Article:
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Stef brushed cookie crumbs off the required Agency-wiki pages on goblins and looked up. ‘Um?’
‘Thanks for this, but–’ She swallowed the rest of the cookie. ‘What’s the deal with the Court and what’s going on now? I’ll tackle this stuff on my own,’ she said, poking at the folder, ‘but learning stuff in context is more likely to stick.’
‘It’s complicated,’ Curt said. But it was in a way that she was starting to learn was “I’ll give you a short explanation” rather than “I don’t want to explain anything to you, leave me alone you stupid bitch”.
‘I’m kinda smart,’ she said. ‘You can try to explain it.’
He drummed his fingers on the steering wheel. ‘Okay. You as a civilian. You’re subject to local government, state government, and federal government, right?’
‘It’s more complicated for the fae.’
‘I’m never going to be able to explain anything if you interrupt me all the time.’
She tilted her head back and forth. ‘Collating data at appropriate times is important.’
‘Faerie, Fairyland, I’ve heard people say both and-’ she made a helpless gesture with her hands. ‘I need to know if they’re the same thing or what. “Faerie” is the more traditional term, but…’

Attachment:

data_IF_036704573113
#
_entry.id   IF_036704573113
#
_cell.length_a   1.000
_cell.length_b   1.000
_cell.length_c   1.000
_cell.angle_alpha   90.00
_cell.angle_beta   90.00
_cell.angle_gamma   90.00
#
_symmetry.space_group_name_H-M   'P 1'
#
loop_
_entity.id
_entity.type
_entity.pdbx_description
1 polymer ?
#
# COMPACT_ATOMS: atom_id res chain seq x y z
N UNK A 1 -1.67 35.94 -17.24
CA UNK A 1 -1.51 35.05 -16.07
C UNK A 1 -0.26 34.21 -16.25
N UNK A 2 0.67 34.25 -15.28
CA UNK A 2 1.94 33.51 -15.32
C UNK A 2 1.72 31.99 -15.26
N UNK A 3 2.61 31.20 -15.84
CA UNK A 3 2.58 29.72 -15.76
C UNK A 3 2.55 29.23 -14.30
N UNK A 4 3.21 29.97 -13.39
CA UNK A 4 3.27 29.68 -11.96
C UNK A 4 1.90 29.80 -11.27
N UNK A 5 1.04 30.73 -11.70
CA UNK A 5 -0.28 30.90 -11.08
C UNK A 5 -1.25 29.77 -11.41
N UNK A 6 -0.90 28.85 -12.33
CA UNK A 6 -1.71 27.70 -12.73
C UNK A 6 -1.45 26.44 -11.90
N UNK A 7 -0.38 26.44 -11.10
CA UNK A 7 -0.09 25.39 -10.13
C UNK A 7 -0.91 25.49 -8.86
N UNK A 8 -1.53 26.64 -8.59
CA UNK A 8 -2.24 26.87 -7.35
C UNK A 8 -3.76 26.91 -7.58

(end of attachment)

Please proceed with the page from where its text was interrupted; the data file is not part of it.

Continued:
‘Decent question actually. Faerie is the name for the whole plane, as separate from Earth. So because it’s a plane, it’s a copy of Earth, but…different. Fairyland is Faerie-Australia, if that makes sense. And if I can forestall your question, it’s not actually called that, but it’s what non-citizens have to call it, there’s a lot of social protocols about names, and place names are included in that.’
She nodded. ‘Okay, that’s filed away.’
‘To start with,’ he said. ‘In Fairyland, there are only two levels of government – local and federal, so you’ve got all your applicable laws and such from them. We won’t go into parts of Faerie, because frankly, I don’t know anything about them. Over the top of these is Kings’ Law. The Court of Kings writes the laws that all fae have to adhere to, and it’s so convoluted and outdated that it seems like it’s getting pulled from someone’s arse most of the time.’
She failed to suppress a giggle.
‘Most of these laws don’t play into everyday life for the fae, but they exist, so it’s worth remembering. So, local, federal, and Kings’ – keeping up?’
‘Law stuff, unfortunately, is really easy for me to comprehend.’